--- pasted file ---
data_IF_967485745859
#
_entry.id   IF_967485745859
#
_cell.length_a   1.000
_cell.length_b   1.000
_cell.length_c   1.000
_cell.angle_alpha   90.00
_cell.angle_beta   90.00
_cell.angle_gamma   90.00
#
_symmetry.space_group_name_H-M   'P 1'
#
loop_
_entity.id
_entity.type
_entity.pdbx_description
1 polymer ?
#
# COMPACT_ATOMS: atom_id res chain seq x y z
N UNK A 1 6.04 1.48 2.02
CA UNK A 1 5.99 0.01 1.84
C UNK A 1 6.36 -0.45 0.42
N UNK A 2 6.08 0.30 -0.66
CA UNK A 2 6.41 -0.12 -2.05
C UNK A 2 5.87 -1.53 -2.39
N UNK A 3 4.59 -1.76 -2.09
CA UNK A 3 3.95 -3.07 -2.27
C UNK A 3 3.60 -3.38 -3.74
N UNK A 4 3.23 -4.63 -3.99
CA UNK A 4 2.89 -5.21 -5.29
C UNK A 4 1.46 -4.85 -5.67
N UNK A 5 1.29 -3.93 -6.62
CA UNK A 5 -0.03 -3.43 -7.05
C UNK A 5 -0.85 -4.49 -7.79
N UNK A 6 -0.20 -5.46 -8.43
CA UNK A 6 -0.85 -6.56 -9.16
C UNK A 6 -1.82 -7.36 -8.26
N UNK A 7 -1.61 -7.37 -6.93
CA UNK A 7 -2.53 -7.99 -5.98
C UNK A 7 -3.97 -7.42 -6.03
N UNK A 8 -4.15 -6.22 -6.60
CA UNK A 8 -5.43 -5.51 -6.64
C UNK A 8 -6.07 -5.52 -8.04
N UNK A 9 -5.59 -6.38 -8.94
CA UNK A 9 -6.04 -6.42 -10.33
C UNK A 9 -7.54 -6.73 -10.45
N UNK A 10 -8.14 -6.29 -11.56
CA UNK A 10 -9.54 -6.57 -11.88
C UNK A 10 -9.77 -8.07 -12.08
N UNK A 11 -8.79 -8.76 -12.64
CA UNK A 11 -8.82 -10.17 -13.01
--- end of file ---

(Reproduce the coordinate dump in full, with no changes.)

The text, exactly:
data_IF_967485745859
#
_entry.id   IF_967485745859
#
_cell.length_a   1.000
_cell.length_b   1.000
_cell.length_c   1.000
_cell.angle_alpha   90.00
_cell.angle_beta   90.00
_cell.angle_gamma   90.00
#
_symmetry.space_group_name_H-M   'P 1'
#
loop_
_entity.id
_entity.type
_entity.pdbx_description
1 polymer ?
#
# COMPACT_ATOMS: atom_id res chain seq x y z
N UNK A 1 6.04 1.48 2.02
CA UNK A 1 5.99 0.01 1.84
C UNK A 1 6.36 -0.45 0.42
N UNK A 2 6.08 0.30 -0.66
CA UNK A 2 6.41 -0.12 -2.05
C UNK A 2 5.87 -1.53 -2.39
N UNK A 3 4.59 -1.76 -2.09
CA UNK A 3 3.95 -3.07 -2.27
C UNK A 3 3.60 -3.38 -3.74
N UNK A 4 3.23 -4.63 -3.99
CA UNK A 4 2.89 -5.21 -5.29
C UNK A 4 1.46 -4.85 -5.67
N UNK A 5 1.29 -3.93 -6.62
CA UNK A 5 -0.03 -3.43 -7.05
C UNK A 5 -0.85 -4.49 -7.79
N UNK A 6 -0.20 -5.46 -8.43
CA UNK A 6 -0.85 -6.56 -9.16
C UNK A 6 -1.82 -7.36 -8.26
N UNK A 7 -1.61 -7.37 -6.93
CA UNK A 7 -2.53 -7.99 -5.98
C UNK A 7 -3.97 -7.42 -6.03
N UNK A 8 -4.15 -6.22 -6.60
CA UNK A 8 -5.43 -5.51 -6.64
C UNK A 8 -6.07 -5.52 -8.04
N UNK A 9 -5.59 -6.38 -8.94
CA UNK A 9 -6.04 -6.42 -10.33
C UNK A 9 -7.54 -6.73 -10.45
N UNK A 10 -8.14 -6.29 -11.56
CA UNK A 10 -9.54 -6.57 -11.88
C UNK A 10 -9.77 -8.07 -12.08
N UNK A 11 -8.79 -8.76 -12.64
CA UNK A 11 -8.82 -10.17 -13.01